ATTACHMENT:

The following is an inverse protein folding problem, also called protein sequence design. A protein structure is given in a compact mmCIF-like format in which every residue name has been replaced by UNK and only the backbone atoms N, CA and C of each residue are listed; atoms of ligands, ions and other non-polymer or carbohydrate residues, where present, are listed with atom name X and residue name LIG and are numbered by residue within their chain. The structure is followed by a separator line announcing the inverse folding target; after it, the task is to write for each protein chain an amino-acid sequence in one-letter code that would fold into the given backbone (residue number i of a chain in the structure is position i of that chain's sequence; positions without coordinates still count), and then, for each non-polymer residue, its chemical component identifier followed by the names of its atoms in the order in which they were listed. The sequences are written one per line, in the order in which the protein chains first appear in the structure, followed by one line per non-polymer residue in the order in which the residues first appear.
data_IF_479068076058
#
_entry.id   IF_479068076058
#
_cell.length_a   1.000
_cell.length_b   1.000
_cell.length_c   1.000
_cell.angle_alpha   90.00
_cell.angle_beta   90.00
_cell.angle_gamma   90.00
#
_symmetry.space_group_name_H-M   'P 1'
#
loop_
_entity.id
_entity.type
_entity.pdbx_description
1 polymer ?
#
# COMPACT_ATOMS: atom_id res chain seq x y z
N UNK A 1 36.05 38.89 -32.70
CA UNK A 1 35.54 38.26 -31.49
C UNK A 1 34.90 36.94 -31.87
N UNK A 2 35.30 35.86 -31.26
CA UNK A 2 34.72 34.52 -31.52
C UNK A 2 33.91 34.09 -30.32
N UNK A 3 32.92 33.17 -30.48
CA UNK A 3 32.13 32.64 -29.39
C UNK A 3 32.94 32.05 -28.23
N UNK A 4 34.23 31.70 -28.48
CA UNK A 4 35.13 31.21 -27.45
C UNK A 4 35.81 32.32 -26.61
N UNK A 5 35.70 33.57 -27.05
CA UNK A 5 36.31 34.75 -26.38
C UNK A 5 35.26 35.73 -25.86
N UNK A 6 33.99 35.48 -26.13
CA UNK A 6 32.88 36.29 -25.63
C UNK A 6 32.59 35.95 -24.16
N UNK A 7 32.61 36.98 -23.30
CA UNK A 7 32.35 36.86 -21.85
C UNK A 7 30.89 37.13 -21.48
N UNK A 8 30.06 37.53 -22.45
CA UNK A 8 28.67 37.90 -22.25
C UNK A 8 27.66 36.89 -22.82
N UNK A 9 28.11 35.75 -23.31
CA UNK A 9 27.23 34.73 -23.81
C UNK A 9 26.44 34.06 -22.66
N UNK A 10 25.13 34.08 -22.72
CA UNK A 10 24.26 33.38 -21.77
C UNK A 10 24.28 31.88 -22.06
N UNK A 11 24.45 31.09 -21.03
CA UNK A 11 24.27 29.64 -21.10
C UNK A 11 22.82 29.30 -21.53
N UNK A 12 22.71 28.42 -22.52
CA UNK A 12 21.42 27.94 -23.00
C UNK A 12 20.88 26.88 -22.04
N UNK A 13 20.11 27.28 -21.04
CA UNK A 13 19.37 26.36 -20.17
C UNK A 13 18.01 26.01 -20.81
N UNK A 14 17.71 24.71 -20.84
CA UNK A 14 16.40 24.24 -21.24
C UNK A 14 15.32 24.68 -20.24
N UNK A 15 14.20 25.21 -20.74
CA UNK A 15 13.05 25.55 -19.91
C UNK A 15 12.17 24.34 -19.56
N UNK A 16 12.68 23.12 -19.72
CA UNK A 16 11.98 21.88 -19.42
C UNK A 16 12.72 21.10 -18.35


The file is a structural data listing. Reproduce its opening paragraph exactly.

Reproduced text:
The following is an inverse protein folding problem, also called protein sequence design. A protein structure is given in a compact mmCIF-like format in which every residue name has been replaced by UNK and only the backbone atoms N, CA and C of each residue are listed; atoms of ligands, ions and other non-polymer or carbohydrate residues, where present, are listed with atom name X and residue name LIG and are numbered by residue within their chain. The structure is followed by a separator line announcing the inverse folding target; after it, the task is to write for each protein chain an amino-acid sequence in one-letter code that would fold into the given backbone (residue number i of a chain in the structure is position i of that chain's sequence; positions without coordinates still count), and then, for each non-polymer residue, its chemical component identifier followed by the names of its atoms in the order in which they were listed. The sequences are written one per line, in the order in which the protein chains first appear in the structure, followed by one line per non-polymer residue in the order in which the residues first appear.